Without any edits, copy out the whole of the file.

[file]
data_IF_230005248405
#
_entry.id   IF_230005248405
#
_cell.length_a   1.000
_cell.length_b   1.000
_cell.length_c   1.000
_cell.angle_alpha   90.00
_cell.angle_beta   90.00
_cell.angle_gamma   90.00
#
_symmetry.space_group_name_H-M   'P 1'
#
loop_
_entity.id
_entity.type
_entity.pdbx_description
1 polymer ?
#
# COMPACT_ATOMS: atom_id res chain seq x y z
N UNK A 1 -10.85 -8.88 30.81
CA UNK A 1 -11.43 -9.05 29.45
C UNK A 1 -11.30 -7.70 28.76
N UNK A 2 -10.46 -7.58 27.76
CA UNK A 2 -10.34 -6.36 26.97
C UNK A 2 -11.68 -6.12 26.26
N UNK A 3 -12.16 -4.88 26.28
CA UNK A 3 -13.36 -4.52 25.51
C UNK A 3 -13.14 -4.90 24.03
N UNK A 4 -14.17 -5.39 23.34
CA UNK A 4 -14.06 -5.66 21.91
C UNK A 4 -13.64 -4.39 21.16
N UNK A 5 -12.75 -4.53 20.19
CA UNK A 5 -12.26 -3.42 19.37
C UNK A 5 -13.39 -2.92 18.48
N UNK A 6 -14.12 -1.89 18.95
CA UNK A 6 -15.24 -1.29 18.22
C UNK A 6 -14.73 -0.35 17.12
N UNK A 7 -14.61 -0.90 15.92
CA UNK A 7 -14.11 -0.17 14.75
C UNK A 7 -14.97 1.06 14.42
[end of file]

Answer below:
data_IF_230005248405
#
_entry.id   IF_230005248405
#
_cell.length_a   1.000
_cell.length_b   1.000
_cell.length_c   1.000
_cell.angle_alpha   90.00
_cell.angle_beta   90.00
_cell.angle_gamma   90.00
#
_symmetry.space_group_name_H-M   'P 1'
#
loop_
_entity.id
_entity.type
_entity.pdbx_description
1 polymer ?
#
# COMPACT_ATOMS: atom_id res chain seq x y z
N UNK A 1 -10.85 -8.88 30.81
CA UNK A 1 -11.43 -9.05 29.45
C UNK A 1 -11.30 -7.70 28.76
N UNK A 2 -10.46 -7.58 27.76
CA UNK A 2 -10.34 -6.36 26.97
C UNK A 2 -11.68 -6.12 26.26
N UNK A 3 -12.16 -4.88 26.28
CA UNK A 3 -13.36 -4.52 25.51
C UNK A 3 -13.14 -4.90 24.03
N UNK A 4 -14.17 -5.39 23.34
CA UNK A 4 -14.06 -5.66 21.91
C UNK A 4 -13.64 -4.39 21.16
N UNK A 5 -12.75 -4.53 20.19
CA UNK A 5 -12.26 -3.42 19.37
C UNK A 5 -13.39 -2.92 18.48
N UNK A 6 -14.12 -1.89 18.95
CA UNK A 6 -15.24 -1.29 18.22
C UNK A 6 -14.73 -0.35 17.12
N UNK A 7 -14.61 -0.90 15.92
CA UNK A 7 -14.11 -0.17 14.75
C UNK A 7 -14.97 1.06 14.42